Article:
Rebelling with Care Exploring open technologies for commoning healthcare

Cangiano, Serena and Romano, Zoe and Fragnito, Maddalena and Graziano, Valeria (2019) Rebelling with Care Exploring open technologies for commoning healthcare. In: Cangiano, Serena and Romano, Zoe and Fragnito, Madddalena and Graziano, Valeria, (eds.) WeMake. ISBN 978-88-944612-0-6

Full text not available from this repository.


he publication Rebelling with Care is the result of the research and dissemination activities carried out by WeMake within the framework of DSI for Europe, a project supported by the European Commission to reinforce the network of organizations using technologies to make a positive impact on society. The DSI paradigm revolves around key concepts such as open codes and data, co-design, collaboration and social impact. Since January 2018, we have reflected upon the traction these terms could have specifically in the field of health and care practices, starting with a map of the current DSI ecosystem and an informal learning journey that has involved citizens, policy-makers, professionals and institutions. What does it mean to develop bottom-up innovation, which is community-driven and built upon the commons, in a sector that is struggling to meet the needs of a growing and aging society, that is ruled by obsolete bureaucracies, and that is limited by proprietary technologies and top-down procedures? We have tried to answer these questions through seven articles and seven practices that show in concrete terms the contours of the emerging and diverse new modalities of dealing with the health and care challenges of today by leveraging the empowering potential of digital technologies. In the context of this research, we came to define these different modalities, which often emerge from the strong personal needs of the people directly impacted by a specific condition, as “rebel practices”. This is because in the vast majority of cases, these practices simultaneously operate outside a market logic without asking for the full permission of official institutions, with the purpose of provoking them to change or filling the gap left by who do not innovate, with due care, in the fields of health and care provisions. The rebellion of DSI practices in health and care then occurs within a framework that focuses on their impact beyond profit, rather than evaluating their scalability according to the levels of participation and empowerment of those affected. The practices encountered in our mapping all emphasize openness, co-design and the commoning of resources and knowledge. When technologies are involved, these are used to activate new processes and reduce superfluous costs, thus enabling more actors to contribute to the development of effective solutions by avoiding the social exclusion and conflicts of interest characteristic of the for-profit care model. We believe the approaches they put forward might prefigure a new role for the public sector as a partner for civil society, shaping common health and care provisions for all. Our selection of case studies aims to present a range of practices using technologies to collaboratively develop both products and processes of care. They are examples of how to find concrete answers to layered healthcare needs, beyond a mere techno-centric perspective, by using an open source process. Ranging from drones that deliver abortion pills to wearable sensors collecting data on vaginal infections, these case studies can help to clarify how this kind of DSI contains brave and novel approaches to care that can be both “pirate” and yet accountable to the collective, both collaborative and open to paradigmatic change.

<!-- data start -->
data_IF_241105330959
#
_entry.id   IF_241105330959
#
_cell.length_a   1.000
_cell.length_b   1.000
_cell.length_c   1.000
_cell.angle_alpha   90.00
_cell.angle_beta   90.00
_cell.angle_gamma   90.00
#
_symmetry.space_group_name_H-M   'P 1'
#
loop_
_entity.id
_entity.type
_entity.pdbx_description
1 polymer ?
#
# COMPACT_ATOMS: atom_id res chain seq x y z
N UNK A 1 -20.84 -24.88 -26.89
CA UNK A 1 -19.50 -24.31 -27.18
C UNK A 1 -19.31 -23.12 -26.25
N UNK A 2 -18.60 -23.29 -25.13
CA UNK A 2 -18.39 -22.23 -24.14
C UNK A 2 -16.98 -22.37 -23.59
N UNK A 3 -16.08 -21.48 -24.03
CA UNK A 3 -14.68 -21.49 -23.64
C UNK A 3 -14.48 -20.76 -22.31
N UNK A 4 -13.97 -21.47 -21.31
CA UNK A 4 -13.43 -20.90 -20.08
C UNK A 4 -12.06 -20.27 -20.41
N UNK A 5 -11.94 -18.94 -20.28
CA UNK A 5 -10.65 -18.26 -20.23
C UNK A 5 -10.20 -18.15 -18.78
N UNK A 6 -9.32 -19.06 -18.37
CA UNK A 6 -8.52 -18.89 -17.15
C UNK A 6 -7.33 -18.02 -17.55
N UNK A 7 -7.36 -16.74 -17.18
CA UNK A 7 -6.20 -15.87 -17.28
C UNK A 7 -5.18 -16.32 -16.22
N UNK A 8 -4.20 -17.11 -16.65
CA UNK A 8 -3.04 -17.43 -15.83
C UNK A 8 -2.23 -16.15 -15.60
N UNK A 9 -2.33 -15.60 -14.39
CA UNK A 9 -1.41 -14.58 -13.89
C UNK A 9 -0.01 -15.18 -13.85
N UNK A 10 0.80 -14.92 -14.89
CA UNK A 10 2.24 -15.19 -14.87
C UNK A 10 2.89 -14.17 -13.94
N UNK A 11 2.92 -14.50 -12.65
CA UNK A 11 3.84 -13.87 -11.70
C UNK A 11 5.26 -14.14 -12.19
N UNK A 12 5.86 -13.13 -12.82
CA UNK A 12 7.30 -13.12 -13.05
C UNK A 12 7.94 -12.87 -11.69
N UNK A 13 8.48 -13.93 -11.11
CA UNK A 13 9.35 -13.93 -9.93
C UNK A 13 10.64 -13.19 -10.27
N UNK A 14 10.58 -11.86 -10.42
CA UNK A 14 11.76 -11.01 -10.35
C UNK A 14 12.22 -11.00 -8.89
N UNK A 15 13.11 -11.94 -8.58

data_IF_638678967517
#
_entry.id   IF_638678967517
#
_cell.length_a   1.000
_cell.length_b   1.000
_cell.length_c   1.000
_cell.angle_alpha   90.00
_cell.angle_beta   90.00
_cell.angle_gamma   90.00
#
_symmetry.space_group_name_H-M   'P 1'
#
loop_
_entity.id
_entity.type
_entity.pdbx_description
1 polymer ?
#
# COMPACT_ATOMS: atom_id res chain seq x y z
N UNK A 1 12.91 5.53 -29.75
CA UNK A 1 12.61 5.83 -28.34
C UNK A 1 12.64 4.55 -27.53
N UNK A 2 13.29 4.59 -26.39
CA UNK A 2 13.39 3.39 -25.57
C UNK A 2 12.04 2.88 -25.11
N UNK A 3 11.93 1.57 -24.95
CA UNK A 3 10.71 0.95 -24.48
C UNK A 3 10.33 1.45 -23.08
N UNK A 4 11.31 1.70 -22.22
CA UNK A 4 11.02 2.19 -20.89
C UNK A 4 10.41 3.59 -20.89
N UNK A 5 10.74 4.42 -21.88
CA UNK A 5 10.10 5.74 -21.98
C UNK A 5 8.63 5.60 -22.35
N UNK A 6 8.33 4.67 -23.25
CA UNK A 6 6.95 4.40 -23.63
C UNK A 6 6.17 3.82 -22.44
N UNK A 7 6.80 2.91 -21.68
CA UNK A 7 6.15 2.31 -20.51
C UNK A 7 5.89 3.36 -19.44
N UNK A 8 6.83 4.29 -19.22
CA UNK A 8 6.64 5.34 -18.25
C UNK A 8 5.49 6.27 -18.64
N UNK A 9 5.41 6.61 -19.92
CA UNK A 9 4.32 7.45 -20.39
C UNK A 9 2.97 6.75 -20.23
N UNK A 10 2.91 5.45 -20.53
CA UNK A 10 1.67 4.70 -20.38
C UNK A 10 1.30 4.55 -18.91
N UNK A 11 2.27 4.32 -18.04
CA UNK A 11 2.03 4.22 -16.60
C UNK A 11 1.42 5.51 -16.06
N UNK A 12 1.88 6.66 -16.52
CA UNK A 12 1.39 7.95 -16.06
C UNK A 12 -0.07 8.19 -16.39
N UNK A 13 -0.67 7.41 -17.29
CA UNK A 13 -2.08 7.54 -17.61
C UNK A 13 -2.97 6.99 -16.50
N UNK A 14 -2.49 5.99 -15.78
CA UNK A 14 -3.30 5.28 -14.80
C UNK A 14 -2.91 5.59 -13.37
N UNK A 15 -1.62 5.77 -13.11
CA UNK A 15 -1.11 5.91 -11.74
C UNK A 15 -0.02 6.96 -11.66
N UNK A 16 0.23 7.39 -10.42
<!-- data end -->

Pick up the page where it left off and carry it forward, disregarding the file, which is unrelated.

Actions (login required)

View Item View Item